It’s simultaneously funny and sad that Morgan seems to be aware of this, even going so far as to apologize for it when she writes, “In the morning, Hellsmouth seemed healthy as—God, sorry—a horse.” While it’s nice to receive an apology, and while these descriptions may be intended to complement the trite thinking of Henry Forge himself, regretting a crime while continuing to perpetrate it doesn’t absolve you of its guilt. It doesn’t make the similes any less of a chore to read, any less of a distraction from what is otherwise a vivid evocation of American and Kentuckian life.
And that’s a shame, because despite the failure of her editors to rein in an excessive tendency to lines as “summer came like an Egyptian plague,” Morgan has produced a novel that’s still worth reading. It may suffer from a slow opening section, and it may succumb to certain literary indulgences, but it gains momentum as it develops, especially with the introduction of Allmon. As the novel reaches its heartrending conclusion, you begin to forgive it for its problems and feel for its characters, to almost agree with Morgan when she writes, “did you notice how, like something breaking apart upon reentry, she grew even brighter as she came apart?” Here she is writing of the Forge’s prized horse, Hellsmouth, but she’s also describing The Sport of Kings.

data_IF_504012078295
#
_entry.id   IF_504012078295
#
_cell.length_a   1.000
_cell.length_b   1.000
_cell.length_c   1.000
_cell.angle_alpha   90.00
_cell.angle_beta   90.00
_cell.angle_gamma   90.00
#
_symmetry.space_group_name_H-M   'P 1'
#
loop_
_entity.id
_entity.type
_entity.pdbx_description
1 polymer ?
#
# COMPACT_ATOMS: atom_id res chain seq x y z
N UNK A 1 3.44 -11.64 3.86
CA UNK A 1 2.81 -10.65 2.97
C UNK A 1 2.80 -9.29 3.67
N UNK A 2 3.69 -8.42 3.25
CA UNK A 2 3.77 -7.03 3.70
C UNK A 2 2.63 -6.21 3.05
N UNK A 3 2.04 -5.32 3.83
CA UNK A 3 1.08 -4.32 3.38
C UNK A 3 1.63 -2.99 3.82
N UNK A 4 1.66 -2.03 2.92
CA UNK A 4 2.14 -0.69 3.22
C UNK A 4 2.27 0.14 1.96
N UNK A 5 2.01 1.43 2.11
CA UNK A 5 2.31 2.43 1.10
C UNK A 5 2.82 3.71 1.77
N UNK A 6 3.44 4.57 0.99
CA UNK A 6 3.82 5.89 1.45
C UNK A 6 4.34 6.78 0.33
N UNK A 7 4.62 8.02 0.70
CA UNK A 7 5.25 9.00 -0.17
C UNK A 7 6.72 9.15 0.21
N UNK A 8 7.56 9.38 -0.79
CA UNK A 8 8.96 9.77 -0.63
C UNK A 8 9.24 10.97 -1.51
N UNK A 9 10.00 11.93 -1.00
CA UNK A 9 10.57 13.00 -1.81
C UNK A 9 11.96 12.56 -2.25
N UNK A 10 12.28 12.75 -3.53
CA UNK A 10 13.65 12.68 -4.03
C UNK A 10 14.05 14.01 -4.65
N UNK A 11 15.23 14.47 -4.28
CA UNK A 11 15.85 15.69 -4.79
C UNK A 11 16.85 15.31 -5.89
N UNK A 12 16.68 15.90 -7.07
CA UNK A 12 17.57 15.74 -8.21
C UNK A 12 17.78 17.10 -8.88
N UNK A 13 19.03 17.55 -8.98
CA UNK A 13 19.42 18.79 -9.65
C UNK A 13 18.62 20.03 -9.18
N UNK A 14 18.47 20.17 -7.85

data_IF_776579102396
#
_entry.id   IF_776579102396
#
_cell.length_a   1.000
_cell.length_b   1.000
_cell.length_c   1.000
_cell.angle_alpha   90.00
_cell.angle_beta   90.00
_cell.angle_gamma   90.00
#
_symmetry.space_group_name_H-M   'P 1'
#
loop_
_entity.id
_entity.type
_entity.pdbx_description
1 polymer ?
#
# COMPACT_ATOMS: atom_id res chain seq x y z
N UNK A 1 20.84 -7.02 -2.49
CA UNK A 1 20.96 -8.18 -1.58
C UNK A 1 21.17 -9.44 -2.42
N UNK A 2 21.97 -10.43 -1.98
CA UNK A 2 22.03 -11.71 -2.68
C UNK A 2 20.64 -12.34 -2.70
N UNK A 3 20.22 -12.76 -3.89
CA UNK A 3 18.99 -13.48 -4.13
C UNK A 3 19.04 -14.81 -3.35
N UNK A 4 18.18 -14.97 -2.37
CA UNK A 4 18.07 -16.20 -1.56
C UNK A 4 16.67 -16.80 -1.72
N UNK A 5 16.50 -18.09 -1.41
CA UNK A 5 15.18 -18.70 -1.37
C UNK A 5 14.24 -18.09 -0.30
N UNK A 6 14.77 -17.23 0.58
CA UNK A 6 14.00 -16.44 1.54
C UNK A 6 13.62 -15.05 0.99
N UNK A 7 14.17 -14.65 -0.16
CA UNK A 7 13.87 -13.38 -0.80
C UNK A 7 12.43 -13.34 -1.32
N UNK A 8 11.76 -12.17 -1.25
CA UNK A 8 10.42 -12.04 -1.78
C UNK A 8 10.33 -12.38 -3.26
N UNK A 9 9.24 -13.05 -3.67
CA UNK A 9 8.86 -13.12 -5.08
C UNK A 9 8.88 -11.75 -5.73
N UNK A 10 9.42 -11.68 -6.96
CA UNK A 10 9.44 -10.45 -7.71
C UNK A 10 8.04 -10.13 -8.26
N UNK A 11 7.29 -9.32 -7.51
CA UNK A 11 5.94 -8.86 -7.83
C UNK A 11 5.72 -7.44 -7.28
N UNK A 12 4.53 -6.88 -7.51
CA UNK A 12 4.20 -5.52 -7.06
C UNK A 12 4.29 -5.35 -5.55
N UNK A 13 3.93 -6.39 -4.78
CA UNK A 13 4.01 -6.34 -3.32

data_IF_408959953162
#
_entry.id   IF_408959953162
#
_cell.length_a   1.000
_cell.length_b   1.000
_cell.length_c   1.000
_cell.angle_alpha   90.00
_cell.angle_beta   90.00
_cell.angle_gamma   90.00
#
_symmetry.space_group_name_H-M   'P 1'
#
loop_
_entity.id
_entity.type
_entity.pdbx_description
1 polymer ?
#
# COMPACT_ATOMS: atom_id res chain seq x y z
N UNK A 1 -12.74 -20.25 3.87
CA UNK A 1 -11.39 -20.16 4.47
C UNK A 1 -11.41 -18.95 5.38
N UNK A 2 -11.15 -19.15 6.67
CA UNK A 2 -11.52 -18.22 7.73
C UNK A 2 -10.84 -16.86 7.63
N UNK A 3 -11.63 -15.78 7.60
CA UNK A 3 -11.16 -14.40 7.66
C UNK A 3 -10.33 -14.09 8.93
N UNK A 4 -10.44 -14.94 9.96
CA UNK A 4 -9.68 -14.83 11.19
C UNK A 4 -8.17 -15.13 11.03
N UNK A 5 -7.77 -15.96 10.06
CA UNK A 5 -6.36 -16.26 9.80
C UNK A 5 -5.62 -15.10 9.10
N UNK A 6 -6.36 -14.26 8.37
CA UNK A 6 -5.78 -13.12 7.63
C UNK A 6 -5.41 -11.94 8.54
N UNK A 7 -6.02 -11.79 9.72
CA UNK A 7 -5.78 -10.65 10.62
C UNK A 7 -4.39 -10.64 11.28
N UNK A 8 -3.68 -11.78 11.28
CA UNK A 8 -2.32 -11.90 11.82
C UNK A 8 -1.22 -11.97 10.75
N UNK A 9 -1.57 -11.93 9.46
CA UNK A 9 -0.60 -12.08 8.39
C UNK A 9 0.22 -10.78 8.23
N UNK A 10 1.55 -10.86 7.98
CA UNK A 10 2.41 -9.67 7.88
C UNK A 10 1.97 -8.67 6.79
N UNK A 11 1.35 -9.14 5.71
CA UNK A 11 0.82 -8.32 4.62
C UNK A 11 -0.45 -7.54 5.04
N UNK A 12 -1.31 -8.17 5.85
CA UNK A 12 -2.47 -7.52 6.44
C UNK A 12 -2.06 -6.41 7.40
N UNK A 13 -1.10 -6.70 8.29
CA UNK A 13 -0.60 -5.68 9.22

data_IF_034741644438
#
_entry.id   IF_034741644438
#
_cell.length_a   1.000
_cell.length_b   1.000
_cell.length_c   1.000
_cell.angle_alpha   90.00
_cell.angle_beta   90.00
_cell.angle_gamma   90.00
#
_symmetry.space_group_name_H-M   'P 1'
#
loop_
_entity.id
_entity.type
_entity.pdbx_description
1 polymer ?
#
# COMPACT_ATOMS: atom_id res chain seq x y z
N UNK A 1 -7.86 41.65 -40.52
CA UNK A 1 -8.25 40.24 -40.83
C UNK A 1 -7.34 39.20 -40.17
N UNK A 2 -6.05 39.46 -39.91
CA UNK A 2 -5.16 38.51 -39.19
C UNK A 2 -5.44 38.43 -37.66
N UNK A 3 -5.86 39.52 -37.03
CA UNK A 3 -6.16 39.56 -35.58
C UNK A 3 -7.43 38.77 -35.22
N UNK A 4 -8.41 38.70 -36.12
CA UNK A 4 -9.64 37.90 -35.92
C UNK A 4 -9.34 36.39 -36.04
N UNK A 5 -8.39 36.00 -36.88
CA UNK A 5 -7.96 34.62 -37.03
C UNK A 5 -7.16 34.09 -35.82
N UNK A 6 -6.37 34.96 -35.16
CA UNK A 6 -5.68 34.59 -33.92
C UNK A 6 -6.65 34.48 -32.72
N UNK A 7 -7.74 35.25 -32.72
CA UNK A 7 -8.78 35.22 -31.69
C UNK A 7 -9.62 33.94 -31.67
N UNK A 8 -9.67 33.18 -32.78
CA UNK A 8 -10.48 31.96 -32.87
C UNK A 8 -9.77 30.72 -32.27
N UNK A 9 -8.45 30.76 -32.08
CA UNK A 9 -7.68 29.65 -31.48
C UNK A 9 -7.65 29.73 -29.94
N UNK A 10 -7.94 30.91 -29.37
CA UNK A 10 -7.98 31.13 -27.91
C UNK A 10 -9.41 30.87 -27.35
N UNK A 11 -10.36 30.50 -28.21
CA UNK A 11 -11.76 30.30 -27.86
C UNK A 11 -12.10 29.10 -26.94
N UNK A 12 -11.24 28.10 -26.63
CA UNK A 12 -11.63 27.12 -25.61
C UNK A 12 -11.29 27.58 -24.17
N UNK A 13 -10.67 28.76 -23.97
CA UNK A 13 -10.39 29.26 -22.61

Simon Chandler is a writer and journalist. He has commented on politics, technology and culture for the likes of Wired, The Daily Dot, TechCrunch, Truthout and AlterNet. He also writes about music for Tiny Mix Tapes, PopMatters and The 405, and about literature for The Kenyon Review and Electric Literature.